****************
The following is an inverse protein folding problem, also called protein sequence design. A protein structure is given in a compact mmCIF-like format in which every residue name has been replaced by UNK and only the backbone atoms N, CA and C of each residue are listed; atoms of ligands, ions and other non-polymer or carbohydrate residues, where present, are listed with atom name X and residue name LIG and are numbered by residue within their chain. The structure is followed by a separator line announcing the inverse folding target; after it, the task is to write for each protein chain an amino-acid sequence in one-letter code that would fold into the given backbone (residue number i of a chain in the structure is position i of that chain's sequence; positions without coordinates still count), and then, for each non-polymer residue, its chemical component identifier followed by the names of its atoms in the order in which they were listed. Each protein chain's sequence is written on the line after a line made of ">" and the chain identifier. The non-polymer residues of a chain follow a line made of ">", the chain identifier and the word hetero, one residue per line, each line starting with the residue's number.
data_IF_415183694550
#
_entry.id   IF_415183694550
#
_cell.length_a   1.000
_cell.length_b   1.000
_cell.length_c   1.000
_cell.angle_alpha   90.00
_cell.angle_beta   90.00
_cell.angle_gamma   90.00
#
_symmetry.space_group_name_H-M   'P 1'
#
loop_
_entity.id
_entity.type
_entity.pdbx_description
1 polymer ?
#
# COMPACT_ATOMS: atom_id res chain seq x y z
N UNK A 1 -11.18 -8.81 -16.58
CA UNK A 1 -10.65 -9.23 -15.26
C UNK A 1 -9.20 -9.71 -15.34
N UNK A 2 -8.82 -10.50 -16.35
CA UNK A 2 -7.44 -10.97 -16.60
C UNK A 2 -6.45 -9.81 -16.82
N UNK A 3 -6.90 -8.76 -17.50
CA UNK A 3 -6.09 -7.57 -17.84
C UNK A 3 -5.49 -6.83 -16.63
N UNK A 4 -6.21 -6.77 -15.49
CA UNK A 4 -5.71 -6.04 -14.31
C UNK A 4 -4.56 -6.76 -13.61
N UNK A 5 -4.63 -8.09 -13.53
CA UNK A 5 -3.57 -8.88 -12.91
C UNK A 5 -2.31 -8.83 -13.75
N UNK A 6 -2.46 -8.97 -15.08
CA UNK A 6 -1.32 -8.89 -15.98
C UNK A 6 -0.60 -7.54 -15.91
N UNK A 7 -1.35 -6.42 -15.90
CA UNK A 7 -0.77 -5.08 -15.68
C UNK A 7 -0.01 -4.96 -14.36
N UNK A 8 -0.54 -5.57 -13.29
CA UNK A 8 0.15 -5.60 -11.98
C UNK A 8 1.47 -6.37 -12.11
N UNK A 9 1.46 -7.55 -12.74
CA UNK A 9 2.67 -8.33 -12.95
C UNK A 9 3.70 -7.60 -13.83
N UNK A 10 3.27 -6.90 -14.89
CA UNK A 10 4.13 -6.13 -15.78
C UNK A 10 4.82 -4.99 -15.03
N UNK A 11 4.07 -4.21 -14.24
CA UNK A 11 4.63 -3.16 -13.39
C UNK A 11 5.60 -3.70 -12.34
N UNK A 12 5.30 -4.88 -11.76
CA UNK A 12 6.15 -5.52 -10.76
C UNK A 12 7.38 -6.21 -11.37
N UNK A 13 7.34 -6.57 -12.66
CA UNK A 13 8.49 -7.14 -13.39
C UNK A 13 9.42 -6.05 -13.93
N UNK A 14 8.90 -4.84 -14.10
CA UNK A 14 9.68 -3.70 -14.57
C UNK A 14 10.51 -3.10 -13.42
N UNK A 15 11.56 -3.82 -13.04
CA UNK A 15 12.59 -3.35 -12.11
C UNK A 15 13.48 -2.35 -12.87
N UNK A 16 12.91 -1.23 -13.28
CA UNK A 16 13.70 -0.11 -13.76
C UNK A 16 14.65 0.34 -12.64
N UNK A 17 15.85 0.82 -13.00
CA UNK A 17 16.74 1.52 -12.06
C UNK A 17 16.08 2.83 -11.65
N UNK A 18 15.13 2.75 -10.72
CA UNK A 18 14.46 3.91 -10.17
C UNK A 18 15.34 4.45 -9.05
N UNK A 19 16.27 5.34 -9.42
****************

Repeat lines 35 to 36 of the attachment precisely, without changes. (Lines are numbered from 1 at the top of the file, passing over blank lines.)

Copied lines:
CA UNK A 5 -3.57 -8.88 -12.91
C UNK A 5 -2.31 -8.83 -13.75